By Professor Tim Calkins
Tomorrow more than 1,000 students will graduate from Northwestern University’s Kellogg School of Management. I’ve taught almost half of them. They will soon start at new jobs, branch out in different industries and begin careers in cities around the world.
It is an exciting moment, transitioning from one thing to the next. It is a time of endings and beginnings, and it is scary, too.
For the past two years, I’ve posted financial advice for graduates. You can read last year’s recommendations here.
This year I’m focusing on brand building. This is an important topic for new graduates. Your personal brand will have a huge impact on your career. If your brand stands for reliability, cooperation, analytical thinking and leadership, you will get good assignments. Senior managers will give you the benefit of the doubt when things don’t go perfectly. If people think you make mistakes and can’t be counted on, things won’t go well.
Here are four pieces of advice to build a strong brand.
By Jessica Pawlarczyk
What is Cal Newport’s number one piece of career advice for Kellogg students?
“Don’t follow your passion; get good at a skill instead.”
According to Newport, the award-winning author of So Good They Can’t Ignore You and Deep Work: Rules for Focused Success in a Distracted World, “follow your passion” is one of the most prevalent, yet misguided pieces of career advice.
“It actually sets you up for failure,” he said.
Newport shared plenty of unconventional, eye-opening career and productivity advice with Kellogg students last month during an e-chat hosted by the High Tech Club and eClub.
By Professor Tim Calkins
This week, almost one thousand people will graduate from Kellogg with their MBA degrees. They will then embark on careers that will span decades. Last year I posted some financial advice for the graduates, and some people found that useful, so this year I’m sticking with the theme. Those who read last year’s post will notice some similar ideas.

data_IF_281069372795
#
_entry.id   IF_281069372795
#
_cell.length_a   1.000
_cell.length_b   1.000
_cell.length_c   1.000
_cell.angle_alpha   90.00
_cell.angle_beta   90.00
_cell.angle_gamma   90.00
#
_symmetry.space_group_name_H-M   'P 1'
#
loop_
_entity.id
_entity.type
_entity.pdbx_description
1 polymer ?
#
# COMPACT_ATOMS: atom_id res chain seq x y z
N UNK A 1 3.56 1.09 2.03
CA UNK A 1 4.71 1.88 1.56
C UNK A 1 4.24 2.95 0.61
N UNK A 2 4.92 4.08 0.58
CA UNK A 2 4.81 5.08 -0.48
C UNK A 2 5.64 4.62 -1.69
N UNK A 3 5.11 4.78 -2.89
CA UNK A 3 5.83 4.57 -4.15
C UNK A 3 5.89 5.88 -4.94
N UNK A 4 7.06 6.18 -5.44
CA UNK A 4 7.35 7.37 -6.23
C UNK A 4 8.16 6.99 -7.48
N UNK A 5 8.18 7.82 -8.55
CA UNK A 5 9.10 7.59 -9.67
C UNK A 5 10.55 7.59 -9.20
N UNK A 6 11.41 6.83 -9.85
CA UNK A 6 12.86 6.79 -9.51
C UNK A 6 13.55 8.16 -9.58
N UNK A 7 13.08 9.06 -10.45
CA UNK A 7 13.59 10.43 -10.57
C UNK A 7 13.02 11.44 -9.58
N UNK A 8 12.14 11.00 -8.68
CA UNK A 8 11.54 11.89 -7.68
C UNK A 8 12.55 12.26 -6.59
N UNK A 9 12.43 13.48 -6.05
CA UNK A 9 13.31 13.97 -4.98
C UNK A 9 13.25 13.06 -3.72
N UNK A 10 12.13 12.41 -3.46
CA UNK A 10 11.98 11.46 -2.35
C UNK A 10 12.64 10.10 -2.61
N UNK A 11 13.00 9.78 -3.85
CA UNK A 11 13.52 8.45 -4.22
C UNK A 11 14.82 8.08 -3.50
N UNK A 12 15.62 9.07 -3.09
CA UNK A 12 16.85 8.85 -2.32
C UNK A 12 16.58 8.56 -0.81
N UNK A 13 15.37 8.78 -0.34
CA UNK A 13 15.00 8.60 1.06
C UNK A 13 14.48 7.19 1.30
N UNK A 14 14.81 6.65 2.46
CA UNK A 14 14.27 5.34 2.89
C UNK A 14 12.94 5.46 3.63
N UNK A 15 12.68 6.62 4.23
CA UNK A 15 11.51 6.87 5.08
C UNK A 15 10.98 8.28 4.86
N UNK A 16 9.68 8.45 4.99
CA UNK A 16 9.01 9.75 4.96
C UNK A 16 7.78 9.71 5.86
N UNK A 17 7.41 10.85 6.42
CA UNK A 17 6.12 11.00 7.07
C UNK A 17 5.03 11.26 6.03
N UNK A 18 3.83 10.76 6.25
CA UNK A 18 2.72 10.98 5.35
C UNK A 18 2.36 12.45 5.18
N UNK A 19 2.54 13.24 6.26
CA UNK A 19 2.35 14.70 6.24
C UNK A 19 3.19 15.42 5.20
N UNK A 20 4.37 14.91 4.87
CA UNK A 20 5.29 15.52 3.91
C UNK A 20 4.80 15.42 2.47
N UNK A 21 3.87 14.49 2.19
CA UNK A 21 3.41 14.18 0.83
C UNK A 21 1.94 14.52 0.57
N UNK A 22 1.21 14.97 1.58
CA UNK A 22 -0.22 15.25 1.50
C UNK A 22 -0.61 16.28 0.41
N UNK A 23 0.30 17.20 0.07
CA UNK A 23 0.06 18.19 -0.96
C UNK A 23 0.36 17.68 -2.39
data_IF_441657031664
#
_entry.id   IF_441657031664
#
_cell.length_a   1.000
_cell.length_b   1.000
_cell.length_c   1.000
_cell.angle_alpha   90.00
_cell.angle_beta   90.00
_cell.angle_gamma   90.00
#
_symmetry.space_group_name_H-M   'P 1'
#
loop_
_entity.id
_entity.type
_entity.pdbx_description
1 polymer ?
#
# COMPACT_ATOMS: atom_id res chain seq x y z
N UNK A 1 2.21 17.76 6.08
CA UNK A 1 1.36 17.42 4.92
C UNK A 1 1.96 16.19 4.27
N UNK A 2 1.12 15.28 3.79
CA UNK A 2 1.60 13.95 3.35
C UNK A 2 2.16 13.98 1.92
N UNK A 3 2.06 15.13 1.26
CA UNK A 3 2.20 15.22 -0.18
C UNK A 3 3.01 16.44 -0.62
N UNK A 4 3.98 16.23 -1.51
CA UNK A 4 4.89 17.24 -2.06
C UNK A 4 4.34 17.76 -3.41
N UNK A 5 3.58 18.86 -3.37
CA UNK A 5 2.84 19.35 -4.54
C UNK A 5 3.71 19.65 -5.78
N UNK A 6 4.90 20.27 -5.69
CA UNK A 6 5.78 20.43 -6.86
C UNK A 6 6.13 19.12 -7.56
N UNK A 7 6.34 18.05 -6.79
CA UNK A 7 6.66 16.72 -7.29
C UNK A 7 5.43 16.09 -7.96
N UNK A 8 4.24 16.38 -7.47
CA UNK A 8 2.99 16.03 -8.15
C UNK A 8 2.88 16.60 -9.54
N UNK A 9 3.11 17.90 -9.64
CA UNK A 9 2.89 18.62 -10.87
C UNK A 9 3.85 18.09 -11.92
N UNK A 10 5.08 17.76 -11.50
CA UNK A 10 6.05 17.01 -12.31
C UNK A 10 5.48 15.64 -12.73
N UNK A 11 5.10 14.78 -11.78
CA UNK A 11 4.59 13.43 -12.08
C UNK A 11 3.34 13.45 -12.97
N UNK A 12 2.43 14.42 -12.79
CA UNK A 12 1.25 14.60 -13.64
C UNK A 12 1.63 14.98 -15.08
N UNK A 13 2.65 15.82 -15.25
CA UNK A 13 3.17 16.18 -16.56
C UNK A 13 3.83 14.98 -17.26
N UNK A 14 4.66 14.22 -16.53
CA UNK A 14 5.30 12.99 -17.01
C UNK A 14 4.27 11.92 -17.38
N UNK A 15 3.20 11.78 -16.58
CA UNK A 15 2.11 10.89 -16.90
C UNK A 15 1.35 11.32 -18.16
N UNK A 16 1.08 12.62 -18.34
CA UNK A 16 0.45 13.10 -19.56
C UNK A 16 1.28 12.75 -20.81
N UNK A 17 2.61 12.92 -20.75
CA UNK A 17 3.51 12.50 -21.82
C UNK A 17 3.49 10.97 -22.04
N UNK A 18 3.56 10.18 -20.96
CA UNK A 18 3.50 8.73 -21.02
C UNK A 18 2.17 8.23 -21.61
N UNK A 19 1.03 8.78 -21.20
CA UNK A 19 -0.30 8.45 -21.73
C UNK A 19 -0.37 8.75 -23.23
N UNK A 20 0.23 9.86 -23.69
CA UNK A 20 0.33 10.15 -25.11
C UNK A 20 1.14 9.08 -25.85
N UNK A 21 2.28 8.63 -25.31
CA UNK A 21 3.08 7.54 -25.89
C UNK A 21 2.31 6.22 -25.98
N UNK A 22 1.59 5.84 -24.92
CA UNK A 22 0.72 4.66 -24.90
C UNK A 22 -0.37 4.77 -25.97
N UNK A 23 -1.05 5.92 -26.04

I should note that I teach marketing, not finance. This advice comes from several decades of working, saving and investing, and many discussions with friends and colleagues about matters financial–not from the latest textbook.
Here are five pieces of advice for people launching their careers:
By Mark Gasche, Kellogg Career Management Center Managing Director
Interviewing, resume preparation, review of job listings – these are the topics many people think of as they engage in the job search process. But what about research? In an academic setting, the definition of research is established and easier to define. Career research is a whole different story.
Thoughtful and high-quality research plays a role in every stage of the MBA job search process. Exploring functions and industries help educate you about the trade publications in a certain sector and who the people are with successful careers. Researching industries and companies allow you to dive deeper in a specific area once you have decided on a sector. Following the latest trends, as well as identifying a target list is important. A target list can be devised by geographic location, size of company, company culture, etc.
We have an embedded team of information specialists in Kellogg’s Career Management Center focused on helping students navigate business information. These subject matter experts hold group and one-on-one sessions, as well as demonstrate methods for comparative market analysis, company research and managing information with RSS news feeds. Kellogg students become better versed in their industries and can assemble comprehensive company lists for individual searches.